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Photo credit: Meghan Holmes (unsplash.com)

Coaching, leadership, Performance psychology, Self-help, Sports Psychology

Reflective Coaching Practices II

Regardless of the endeavor, without a compelling “why” the energy required for change and progress will fade. Motivation is emotion in motion. It is the fuel that connects the present to the future and the creative power for imagining possibilities. While we have to practice in the present and do the little things, these little things can’t become bigger things without a bigger sense of self. This is direction in action.

So, the second reflective practice focuses on making sense of motivation in the present with an eye on the future:

Reflect on the Motivational Level. What was the connection between my motivation and the player’s (or team’s)? Motivation links to goals and vision. It answers the “Why” of what you are doing and why you are devoting precious time to an activity. Being honest in this space helps curtail plateaus and regressions. Being clear about motivation reduces conflict and manipulation. The coach’s (or program’s) motivation can either align with a player’s motivation or create negative tension. One of the most important responsibilities of a coach is to help players clarify their vision of a future self—without creating a clone of the coach or the system. This process then amplifies the collaboration and promotes aligned communication rather than becoming a misaligned power struggle.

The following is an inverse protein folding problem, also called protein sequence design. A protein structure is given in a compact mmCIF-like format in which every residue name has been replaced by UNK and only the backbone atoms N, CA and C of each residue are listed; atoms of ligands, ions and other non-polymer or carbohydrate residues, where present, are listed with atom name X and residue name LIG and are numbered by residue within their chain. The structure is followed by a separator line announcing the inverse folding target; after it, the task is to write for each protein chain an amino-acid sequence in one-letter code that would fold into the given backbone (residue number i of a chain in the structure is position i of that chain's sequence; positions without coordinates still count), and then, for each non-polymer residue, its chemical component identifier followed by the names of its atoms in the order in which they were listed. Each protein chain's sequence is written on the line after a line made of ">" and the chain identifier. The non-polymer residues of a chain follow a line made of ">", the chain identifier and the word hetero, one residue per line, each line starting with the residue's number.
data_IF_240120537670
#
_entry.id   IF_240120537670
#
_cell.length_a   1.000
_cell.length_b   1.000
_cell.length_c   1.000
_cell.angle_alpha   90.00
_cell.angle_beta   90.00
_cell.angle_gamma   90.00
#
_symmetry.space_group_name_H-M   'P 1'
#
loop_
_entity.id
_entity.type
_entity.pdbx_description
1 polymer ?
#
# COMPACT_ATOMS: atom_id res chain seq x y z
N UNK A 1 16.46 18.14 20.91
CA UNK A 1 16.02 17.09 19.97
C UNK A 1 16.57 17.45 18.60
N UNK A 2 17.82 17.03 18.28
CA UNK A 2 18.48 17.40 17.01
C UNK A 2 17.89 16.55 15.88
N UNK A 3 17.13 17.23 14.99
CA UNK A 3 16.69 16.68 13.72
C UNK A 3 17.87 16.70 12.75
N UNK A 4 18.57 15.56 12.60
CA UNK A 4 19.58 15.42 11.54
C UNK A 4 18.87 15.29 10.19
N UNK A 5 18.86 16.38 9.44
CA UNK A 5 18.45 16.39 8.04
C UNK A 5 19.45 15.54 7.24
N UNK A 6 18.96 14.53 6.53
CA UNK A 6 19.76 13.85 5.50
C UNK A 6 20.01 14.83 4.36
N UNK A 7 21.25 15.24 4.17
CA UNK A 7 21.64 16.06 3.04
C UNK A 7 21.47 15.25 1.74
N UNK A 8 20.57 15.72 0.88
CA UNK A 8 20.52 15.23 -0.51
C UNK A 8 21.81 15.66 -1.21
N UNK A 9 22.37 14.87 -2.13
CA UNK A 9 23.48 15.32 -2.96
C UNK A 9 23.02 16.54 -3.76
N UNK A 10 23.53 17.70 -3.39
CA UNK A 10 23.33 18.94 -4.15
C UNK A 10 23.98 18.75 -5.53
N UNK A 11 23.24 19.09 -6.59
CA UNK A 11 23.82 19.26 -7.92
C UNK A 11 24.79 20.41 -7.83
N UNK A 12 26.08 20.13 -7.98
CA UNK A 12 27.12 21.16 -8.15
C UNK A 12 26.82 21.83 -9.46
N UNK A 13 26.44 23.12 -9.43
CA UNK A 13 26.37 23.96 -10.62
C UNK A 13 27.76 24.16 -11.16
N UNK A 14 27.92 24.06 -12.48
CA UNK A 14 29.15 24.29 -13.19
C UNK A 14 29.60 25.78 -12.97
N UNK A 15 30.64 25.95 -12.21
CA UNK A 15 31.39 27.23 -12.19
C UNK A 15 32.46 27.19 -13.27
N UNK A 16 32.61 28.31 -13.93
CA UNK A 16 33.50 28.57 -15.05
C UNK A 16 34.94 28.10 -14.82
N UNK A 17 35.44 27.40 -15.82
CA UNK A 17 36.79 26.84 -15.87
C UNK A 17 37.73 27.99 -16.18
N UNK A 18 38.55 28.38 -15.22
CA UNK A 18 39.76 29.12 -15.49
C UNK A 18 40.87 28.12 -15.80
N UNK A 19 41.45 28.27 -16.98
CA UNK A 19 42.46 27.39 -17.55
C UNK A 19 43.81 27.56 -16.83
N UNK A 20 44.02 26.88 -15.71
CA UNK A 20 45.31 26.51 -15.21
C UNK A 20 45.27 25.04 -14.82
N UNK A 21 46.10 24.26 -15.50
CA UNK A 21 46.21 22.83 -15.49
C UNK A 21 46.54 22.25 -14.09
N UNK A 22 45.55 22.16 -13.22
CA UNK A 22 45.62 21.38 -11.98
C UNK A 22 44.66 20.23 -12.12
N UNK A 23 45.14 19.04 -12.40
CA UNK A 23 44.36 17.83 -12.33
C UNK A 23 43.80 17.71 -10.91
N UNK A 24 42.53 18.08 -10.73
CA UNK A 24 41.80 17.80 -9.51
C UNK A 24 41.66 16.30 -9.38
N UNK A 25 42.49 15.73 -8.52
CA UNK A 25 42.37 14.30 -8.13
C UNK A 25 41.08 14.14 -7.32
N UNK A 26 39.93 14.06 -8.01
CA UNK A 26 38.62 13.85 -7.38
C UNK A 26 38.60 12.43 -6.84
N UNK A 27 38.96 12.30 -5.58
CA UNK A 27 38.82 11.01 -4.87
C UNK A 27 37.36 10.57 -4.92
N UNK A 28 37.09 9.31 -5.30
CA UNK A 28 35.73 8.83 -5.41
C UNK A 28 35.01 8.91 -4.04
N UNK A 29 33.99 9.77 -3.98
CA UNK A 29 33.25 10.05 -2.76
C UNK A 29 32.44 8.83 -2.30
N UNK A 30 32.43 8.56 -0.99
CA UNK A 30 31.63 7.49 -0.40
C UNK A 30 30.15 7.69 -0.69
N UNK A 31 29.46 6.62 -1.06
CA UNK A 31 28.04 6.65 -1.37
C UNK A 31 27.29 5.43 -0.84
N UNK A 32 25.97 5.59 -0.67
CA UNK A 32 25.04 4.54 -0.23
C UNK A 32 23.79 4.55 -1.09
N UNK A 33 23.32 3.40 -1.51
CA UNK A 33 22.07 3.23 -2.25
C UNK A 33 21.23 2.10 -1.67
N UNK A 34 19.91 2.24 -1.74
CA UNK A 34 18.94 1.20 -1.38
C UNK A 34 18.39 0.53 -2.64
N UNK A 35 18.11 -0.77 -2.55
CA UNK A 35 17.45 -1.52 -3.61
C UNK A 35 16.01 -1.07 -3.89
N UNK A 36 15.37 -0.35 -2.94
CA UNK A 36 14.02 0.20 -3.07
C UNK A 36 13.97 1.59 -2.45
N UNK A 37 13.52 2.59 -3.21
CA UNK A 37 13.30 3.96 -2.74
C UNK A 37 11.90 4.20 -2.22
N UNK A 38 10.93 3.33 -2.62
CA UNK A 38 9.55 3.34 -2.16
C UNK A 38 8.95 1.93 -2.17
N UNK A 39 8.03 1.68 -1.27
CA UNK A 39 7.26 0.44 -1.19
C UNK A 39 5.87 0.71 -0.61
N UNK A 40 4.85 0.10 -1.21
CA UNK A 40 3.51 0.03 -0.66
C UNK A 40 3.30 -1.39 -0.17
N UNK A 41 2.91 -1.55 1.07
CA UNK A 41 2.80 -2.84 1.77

In summary, reflecting on motivation connects the immediate with the future. Being clear on motives and aligning visions is part of pathfinding and eliminating wasteful obstacles and wrong turns.

If you would like more structure to take your mental approach to the next level, consider picking up a copy of my sports psychology workbook: Above the Field of Play. Or to learn about other sports psychology services (including an assessment of your present mental approach), visit my website at DrJohnPanepinto.com.